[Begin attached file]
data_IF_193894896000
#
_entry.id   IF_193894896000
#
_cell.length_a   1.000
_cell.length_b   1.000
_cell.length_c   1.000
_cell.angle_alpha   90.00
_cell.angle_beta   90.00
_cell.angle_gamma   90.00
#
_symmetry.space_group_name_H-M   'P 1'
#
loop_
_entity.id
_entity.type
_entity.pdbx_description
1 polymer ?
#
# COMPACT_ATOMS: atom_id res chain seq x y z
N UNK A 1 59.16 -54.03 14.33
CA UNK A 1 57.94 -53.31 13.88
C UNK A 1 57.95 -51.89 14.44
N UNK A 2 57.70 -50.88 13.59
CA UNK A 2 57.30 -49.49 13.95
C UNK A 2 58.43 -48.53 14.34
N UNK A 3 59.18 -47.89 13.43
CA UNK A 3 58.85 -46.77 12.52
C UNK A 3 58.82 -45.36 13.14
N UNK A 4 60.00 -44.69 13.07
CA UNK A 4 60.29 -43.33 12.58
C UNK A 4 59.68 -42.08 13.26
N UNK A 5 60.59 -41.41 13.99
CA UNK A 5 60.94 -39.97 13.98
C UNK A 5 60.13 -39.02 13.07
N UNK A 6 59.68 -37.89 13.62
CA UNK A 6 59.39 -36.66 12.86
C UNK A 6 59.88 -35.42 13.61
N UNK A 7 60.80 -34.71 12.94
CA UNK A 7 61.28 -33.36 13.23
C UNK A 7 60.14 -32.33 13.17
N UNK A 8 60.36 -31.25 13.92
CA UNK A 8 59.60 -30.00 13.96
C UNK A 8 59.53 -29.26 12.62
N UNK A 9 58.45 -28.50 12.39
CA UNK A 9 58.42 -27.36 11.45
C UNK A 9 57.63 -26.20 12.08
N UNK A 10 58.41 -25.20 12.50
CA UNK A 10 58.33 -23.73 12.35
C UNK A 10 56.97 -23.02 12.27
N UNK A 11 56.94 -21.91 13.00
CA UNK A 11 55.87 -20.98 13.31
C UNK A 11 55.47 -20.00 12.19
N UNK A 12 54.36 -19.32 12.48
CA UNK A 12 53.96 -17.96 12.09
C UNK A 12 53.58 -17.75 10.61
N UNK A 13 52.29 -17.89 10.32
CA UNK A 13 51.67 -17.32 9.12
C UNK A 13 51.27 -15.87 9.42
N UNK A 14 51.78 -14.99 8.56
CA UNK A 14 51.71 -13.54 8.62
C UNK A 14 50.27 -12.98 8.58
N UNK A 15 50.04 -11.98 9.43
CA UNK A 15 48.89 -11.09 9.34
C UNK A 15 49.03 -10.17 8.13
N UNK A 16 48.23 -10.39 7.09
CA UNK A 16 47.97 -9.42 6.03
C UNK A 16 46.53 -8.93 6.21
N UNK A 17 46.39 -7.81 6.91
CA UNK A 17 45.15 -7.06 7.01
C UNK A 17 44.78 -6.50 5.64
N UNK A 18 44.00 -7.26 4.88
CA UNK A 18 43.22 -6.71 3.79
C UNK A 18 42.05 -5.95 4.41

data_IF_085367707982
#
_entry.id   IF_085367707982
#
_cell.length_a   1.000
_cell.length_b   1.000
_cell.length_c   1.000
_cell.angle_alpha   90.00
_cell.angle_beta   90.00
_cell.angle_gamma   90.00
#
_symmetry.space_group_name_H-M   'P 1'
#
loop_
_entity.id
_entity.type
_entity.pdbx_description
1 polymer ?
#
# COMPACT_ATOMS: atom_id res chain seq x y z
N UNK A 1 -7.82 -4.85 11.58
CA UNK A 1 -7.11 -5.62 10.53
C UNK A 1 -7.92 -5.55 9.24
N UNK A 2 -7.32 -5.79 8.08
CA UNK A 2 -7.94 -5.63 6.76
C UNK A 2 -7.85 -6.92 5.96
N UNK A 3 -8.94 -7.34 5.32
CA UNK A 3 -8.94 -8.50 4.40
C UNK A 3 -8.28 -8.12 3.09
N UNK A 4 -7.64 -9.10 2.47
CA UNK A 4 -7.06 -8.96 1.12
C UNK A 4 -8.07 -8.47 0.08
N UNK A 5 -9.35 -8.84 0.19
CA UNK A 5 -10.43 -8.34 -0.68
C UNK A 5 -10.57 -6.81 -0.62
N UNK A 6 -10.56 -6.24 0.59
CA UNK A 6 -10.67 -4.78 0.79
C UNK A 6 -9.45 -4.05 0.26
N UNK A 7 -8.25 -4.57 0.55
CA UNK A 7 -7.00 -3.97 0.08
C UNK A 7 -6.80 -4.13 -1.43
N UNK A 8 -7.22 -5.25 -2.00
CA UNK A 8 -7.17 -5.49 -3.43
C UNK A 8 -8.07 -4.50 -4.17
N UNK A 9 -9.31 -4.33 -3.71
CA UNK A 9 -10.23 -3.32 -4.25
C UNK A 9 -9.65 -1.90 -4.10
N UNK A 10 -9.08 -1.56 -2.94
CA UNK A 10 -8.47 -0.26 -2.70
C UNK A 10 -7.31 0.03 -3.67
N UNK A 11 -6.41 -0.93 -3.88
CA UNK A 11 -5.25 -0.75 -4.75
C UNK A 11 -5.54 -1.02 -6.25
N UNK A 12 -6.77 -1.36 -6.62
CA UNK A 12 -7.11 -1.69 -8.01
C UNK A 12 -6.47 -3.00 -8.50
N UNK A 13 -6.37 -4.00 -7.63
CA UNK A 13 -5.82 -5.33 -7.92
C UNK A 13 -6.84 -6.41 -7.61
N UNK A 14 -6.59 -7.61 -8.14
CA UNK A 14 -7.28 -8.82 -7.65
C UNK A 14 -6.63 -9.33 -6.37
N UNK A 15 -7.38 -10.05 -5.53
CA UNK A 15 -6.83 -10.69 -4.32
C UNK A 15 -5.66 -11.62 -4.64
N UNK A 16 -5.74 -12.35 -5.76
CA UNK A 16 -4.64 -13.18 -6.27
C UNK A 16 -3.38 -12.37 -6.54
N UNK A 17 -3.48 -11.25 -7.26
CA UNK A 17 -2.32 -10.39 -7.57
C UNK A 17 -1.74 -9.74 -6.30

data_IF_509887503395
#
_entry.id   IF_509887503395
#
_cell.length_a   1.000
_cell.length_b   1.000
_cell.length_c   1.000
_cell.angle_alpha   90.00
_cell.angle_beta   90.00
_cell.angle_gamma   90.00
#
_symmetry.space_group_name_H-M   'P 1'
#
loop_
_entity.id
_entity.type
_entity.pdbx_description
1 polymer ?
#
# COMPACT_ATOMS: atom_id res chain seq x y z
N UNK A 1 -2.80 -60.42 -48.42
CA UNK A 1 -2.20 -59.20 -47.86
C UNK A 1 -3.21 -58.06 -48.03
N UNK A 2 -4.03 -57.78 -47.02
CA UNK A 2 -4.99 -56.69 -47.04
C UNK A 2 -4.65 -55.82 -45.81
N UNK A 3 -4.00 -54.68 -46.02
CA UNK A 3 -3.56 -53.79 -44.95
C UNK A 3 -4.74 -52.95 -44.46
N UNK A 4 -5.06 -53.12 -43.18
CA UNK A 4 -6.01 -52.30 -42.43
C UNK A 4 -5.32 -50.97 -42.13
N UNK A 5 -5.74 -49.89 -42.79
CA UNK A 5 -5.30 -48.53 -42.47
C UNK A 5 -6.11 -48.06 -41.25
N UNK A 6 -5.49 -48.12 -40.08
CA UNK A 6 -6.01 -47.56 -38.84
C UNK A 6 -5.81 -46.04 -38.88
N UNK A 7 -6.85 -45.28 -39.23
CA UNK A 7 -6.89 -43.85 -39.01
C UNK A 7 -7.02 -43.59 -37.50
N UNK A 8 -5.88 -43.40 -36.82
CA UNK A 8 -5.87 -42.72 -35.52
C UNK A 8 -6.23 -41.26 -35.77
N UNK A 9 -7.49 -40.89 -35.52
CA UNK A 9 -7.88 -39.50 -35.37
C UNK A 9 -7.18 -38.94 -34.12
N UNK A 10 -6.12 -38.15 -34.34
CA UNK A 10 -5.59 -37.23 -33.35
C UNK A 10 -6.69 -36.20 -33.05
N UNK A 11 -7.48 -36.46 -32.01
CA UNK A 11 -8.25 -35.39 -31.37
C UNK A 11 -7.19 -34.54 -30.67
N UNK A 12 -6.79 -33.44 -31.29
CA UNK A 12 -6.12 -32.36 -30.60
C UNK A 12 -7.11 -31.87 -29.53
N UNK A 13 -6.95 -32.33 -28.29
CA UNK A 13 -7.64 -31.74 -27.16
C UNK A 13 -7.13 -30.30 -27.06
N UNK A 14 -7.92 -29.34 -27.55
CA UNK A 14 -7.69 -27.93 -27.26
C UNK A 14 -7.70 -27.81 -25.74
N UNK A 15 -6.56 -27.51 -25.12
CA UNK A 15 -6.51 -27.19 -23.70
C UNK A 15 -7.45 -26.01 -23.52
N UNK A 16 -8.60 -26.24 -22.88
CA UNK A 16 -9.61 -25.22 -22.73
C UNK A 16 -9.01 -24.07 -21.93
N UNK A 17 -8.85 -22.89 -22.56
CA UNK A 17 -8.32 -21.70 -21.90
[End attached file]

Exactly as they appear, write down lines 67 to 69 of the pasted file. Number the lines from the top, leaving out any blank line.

CA UNK A 16 47.97 -9.42 6.03
C UNK A 16 46.53 -8.93 6.21
N UNK A 17 46.39 -7.81 6.91